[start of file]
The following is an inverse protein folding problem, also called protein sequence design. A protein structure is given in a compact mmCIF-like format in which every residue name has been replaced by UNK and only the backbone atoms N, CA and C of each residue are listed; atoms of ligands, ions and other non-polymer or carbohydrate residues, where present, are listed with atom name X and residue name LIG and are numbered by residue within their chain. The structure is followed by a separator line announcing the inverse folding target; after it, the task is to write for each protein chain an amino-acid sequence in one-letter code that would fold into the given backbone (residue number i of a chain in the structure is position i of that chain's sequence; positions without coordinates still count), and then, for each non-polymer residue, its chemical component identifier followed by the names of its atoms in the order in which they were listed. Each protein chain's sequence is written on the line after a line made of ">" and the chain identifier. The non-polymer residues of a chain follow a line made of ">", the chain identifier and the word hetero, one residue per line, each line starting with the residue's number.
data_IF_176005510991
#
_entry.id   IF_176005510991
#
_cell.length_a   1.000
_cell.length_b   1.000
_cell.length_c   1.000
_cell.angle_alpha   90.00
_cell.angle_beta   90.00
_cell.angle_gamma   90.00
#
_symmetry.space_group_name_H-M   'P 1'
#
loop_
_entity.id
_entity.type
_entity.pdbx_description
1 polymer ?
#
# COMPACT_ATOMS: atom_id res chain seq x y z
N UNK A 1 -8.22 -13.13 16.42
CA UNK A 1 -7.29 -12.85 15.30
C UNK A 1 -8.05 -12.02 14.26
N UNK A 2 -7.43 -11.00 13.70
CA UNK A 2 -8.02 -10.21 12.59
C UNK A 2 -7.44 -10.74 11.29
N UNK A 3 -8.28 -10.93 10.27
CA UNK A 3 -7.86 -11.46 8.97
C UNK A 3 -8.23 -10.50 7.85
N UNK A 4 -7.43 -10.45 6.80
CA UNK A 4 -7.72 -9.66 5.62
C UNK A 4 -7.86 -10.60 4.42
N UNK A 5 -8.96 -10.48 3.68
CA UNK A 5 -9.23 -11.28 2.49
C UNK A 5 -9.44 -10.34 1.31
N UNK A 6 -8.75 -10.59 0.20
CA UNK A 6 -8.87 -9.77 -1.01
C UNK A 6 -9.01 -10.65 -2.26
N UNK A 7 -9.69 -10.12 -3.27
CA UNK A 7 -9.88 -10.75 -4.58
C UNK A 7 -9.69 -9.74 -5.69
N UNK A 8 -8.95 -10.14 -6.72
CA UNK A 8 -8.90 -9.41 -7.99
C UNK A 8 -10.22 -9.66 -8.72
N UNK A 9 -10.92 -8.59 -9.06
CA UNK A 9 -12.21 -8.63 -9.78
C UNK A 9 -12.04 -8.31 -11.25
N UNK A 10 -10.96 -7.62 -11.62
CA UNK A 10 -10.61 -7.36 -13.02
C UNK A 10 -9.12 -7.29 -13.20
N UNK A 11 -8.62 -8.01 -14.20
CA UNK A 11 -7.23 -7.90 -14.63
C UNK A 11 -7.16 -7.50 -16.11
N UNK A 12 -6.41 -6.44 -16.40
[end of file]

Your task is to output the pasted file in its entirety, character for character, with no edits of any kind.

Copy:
The following is an inverse protein folding problem, also called protein sequence design. A protein structure is given in a compact mmCIF-like format in which every residue name has been replaced by UNK and only the backbone atoms N, CA and C of each residue are listed; atoms of ligands, ions and other non-polymer or carbohydrate residues, where present, are listed with atom name X and residue name LIG and are numbered by residue within their chain. The structure is followed by a separator line announcing the inverse folding target; after it, the task is to write for each protein chain an amino-acid sequence in one-letter code that would fold into the given backbone (residue number i of a chain in the structure is position i of that chain's sequence; positions without coordinates still count), and then, for each non-polymer residue, its chemical component identifier followed by the names of its atoms in the order in which they were listed. Each protein chain's sequence is written on the line after a line made of ">" and the chain identifier. The non-polymer residues of a chain follow a line made of ">", the chain identifier and the word hetero, one residue per line, each line starting with the residue's number.
data_IF_176005510991
#
_entry.id   IF_176005510991
#
_cell.length_a   1.000
_cell.length_b   1.000
_cell.length_c   1.000
_cell.angle_alpha   90.00
_cell.angle_beta   90.00
_cell.angle_gamma   90.00
#
_symmetry.space_group_name_H-M   'P 1'
#
loop_
_entity.id
_entity.type
_entity.pdbx_description
1 polymer ?
#
# COMPACT_ATOMS: atom_id res chain seq x y z
N UNK A 1 -8.22 -13.13 16.42
CA UNK A 1 -7.29 -12.85 15.30
C UNK A 1 -8.05 -12.02 14.26
N UNK A 2 -7.43 -11.00 13.70
CA UNK A 2 -8.02 -10.21 12.59
C UNK A 2 -7.44 -10.74 11.29
N UNK A 3 -8.28 -10.93 10.27
CA UNK A 3 -7.86 -11.46 8.97
C UNK A 3 -8.23 -10.50 7.85
N UNK A 4 -7.43 -10.45 6.80
CA UNK A 4 -7.72 -9.66 5.62
C UNK A 4 -7.86 -10.60 4.42
N UNK A 5 -8.96 -10.48 3.68
CA UNK A 5 -9.23 -11.28 2.49
C UNK A 5 -9.44 -10.34 1.31
N UNK A 6 -8.75 -10.59 0.20
CA UNK A 6 -8.87 -9.77 -1.01
C UNK A 6 -9.01 -10.65 -2.26
N UNK A 7 -9.69 -10.12 -3.27
CA UNK A 7 -9.88 -10.75 -4.58
C UNK A 7 -9.69 -9.74 -5.69
N UNK A 8 -8.95 -10.14 -6.72
CA UNK A 8 -8.90 -9.41 -7.99
C UNK A 8 -10.22 -9.66 -8.72
N UNK A 9 -10.92 -8.59 -9.06
CA UNK A 9 -12.21 -8.63 -9.78
C UNK A 9 -12.04 -8.31 -11.25
N UNK A 10 -10.96 -7.62 -11.62
CA UNK A 10 -10.61 -7.36 -13.02
C UNK A 10 -9.12 -7.29 -13.20
N UNK A 11 -8.62 -8.01 -14.20
CA UNK A 11 -7.23 -7.90 -14.63
C UNK A 11 -7.16 -7.50 -16.11
N UNK A 12 -6.41 -6.44 -16.40